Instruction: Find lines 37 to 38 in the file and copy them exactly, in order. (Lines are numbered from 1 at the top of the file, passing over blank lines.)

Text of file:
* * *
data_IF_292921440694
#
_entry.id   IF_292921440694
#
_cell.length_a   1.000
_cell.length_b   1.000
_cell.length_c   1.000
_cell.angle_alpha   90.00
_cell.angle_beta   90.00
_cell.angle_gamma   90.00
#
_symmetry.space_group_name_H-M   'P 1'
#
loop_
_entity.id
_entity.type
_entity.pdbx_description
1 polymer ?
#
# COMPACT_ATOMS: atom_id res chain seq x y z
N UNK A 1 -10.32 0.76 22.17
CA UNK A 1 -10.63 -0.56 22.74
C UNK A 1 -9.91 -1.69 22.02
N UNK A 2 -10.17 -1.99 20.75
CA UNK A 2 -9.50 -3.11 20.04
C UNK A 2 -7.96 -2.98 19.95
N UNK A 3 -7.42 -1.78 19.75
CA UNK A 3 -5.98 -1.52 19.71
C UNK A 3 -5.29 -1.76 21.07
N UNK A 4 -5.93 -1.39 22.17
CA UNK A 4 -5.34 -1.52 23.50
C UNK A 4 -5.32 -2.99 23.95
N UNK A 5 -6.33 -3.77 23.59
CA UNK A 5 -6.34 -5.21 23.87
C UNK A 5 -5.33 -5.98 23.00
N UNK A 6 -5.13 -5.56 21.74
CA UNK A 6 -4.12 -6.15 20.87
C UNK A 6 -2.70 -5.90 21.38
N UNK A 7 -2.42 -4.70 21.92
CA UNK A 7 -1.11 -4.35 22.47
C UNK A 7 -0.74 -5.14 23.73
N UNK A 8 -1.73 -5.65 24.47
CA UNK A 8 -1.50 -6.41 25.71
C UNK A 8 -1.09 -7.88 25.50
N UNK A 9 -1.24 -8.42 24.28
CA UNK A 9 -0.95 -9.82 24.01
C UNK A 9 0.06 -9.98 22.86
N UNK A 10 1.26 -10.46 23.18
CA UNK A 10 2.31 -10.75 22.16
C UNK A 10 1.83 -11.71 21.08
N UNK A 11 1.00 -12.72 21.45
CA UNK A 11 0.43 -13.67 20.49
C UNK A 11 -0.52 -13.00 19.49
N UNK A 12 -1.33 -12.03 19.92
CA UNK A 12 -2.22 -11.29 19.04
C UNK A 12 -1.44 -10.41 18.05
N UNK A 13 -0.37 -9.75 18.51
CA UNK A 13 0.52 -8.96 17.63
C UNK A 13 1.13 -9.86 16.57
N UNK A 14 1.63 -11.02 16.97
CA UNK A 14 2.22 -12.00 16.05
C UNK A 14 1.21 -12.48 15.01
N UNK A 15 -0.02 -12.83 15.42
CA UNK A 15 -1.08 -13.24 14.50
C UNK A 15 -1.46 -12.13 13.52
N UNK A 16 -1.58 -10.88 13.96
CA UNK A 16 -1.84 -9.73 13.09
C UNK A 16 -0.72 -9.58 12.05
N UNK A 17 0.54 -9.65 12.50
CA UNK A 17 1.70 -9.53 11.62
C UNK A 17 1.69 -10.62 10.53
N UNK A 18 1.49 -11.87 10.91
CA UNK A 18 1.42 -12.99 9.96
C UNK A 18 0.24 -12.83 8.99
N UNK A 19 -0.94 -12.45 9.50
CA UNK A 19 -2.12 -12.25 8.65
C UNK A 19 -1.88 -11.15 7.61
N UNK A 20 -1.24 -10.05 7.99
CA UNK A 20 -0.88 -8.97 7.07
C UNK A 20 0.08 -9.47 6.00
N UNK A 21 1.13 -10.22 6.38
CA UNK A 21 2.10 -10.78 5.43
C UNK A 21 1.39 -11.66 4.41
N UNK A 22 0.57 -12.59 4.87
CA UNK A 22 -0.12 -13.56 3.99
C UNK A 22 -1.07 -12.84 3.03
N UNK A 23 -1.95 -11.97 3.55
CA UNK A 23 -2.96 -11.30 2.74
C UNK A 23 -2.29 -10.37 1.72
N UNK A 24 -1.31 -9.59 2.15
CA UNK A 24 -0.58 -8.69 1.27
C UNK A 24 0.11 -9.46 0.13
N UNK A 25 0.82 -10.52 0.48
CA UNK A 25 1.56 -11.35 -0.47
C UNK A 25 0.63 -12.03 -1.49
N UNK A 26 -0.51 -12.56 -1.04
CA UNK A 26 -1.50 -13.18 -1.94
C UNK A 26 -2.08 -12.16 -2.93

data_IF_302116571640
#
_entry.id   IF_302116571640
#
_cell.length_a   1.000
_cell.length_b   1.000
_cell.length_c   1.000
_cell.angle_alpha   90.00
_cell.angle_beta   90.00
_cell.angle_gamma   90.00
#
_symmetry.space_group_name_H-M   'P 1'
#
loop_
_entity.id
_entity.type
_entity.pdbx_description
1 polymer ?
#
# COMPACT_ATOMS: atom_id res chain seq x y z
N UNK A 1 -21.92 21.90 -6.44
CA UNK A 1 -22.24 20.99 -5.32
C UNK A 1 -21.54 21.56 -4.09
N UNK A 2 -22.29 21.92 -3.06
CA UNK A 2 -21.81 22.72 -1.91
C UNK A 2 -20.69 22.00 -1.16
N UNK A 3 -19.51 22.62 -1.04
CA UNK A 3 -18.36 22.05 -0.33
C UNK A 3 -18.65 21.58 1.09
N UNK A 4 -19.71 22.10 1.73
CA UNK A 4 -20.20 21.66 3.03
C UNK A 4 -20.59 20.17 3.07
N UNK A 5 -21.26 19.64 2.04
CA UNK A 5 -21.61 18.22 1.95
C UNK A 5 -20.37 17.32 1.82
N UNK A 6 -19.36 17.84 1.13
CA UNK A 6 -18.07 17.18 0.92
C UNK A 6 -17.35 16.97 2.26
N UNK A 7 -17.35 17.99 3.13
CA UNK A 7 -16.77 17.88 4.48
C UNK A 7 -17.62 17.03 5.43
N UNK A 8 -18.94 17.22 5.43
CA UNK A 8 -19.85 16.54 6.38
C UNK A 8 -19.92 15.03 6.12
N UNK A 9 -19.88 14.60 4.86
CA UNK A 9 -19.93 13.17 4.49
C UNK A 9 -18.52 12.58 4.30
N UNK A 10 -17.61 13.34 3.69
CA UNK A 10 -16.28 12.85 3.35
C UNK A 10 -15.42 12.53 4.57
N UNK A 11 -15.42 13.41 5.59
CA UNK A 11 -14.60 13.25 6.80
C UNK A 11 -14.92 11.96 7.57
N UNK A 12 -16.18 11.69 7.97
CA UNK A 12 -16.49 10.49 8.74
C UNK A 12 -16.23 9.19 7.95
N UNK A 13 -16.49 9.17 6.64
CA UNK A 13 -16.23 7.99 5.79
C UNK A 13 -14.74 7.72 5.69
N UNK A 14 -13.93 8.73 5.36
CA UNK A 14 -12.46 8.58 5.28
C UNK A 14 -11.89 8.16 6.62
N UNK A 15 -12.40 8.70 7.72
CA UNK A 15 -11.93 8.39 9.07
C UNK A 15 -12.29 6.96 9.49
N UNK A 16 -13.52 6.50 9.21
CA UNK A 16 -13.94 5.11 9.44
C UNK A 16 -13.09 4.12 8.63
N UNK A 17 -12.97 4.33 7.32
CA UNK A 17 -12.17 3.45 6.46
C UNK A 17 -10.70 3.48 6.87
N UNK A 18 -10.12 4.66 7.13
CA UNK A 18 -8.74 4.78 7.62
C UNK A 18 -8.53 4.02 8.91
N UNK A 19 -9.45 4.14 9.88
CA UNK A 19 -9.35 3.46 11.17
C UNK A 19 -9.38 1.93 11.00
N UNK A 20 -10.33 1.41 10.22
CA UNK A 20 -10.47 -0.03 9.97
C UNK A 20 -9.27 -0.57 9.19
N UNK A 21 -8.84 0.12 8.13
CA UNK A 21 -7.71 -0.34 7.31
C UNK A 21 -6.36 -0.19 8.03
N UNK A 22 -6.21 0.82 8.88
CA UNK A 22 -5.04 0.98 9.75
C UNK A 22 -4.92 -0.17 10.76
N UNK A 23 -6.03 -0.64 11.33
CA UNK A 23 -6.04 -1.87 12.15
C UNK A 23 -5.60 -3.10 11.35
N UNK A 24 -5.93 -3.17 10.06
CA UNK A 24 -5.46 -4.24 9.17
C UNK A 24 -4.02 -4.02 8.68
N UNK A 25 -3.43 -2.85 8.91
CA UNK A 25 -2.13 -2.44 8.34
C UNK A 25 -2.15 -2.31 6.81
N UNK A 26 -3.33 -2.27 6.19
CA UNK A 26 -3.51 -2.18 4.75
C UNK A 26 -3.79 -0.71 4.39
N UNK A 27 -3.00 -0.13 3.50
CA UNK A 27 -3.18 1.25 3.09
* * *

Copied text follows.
CA UNK A 6 -4.12 -6.15 20.87
C UNK A 6 -2.70 -5.90 21.38